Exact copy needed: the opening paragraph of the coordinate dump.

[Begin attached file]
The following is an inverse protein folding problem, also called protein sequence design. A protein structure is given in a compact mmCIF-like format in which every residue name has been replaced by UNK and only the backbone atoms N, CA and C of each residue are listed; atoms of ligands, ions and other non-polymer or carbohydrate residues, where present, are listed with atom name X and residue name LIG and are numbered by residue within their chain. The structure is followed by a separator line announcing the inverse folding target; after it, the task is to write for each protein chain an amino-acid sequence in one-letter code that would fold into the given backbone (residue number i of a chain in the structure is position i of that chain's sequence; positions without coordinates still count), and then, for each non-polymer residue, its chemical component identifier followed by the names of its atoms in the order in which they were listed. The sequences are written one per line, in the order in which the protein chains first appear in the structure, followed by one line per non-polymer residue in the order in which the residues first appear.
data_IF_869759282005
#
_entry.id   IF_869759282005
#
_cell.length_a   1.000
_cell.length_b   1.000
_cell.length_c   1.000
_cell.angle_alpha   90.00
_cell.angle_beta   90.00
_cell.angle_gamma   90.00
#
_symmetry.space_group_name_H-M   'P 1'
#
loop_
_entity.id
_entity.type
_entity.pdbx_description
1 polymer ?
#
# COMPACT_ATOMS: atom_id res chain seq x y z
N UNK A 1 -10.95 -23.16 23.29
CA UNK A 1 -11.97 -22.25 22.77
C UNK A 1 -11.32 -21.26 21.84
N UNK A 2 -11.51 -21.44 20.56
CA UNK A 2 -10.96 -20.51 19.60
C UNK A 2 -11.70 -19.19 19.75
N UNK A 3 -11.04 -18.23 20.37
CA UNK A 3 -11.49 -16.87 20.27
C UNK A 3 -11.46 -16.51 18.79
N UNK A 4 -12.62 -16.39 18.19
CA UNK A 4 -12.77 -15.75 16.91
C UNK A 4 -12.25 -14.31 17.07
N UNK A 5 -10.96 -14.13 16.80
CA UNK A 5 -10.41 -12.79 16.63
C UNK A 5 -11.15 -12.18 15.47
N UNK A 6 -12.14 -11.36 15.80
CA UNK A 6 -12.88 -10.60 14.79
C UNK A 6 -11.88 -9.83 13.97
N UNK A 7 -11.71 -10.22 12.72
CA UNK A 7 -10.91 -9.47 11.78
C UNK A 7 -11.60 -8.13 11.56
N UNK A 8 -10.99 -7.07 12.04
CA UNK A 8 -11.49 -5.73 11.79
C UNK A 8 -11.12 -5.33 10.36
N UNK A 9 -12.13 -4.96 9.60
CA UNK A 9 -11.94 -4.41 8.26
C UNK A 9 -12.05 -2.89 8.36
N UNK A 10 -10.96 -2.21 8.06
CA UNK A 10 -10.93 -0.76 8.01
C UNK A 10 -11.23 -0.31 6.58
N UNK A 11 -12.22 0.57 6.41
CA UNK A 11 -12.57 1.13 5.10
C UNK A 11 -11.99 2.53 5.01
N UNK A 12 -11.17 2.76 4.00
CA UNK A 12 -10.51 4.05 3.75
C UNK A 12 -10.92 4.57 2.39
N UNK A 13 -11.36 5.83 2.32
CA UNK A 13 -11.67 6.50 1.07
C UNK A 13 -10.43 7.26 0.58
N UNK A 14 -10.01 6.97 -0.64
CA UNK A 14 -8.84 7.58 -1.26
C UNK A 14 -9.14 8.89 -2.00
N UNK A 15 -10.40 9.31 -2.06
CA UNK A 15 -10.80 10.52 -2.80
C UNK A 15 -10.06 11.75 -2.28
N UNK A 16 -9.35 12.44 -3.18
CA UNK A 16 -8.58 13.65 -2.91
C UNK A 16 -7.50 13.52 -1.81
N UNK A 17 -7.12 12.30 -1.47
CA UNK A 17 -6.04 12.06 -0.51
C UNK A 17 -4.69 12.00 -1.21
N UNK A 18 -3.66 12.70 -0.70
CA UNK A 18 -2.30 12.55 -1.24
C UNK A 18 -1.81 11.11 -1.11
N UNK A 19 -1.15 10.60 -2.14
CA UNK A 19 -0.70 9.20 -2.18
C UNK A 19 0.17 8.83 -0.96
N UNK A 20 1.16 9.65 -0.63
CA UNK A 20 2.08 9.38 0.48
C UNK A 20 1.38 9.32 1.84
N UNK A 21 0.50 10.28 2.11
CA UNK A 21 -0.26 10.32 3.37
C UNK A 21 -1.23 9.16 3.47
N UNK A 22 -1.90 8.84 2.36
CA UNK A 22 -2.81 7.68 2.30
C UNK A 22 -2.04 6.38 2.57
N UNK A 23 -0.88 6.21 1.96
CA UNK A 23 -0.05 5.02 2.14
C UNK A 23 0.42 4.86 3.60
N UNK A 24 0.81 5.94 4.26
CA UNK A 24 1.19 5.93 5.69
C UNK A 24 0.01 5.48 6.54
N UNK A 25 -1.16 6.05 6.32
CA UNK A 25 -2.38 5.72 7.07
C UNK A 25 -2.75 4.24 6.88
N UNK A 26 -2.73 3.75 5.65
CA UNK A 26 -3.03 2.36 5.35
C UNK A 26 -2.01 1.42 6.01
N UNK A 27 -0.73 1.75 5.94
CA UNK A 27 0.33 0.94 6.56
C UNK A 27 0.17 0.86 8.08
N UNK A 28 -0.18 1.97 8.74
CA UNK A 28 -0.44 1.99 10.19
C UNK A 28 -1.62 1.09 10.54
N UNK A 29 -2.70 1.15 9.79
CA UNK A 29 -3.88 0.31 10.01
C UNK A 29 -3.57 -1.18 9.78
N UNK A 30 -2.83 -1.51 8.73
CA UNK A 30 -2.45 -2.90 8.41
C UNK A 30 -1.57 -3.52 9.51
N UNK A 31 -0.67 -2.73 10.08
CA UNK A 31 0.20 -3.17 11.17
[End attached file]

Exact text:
The following is an inverse protein folding problem, also called protein sequence design. A protein structure is given in a compact mmCIF-like format in which every residue name has been replaced by UNK and only the backbone atoms N, CA and C of each residue are listed; atoms of ligands, ions and other non-polymer or carbohydrate residues, where present, are listed with atom name X and residue name LIG and are numbered by residue within their chain. The structure is followed by a separator line announcing the inverse folding target; after it, the task is to write for each protein chain an amino-acid sequence in one-letter code that would fold into the given backbone (residue number i of a chain in the structure is position i of that chain's sequence; positions without coordinates still count), and then, for each non-polymer residue, its chemical component identifier followed by the names of its atoms in the order in which they were listed. The sequences are written one per line, in the order in which the protein chains first appear in the structure, followed by one line per non-polymer residue in the order in which the residues first appear.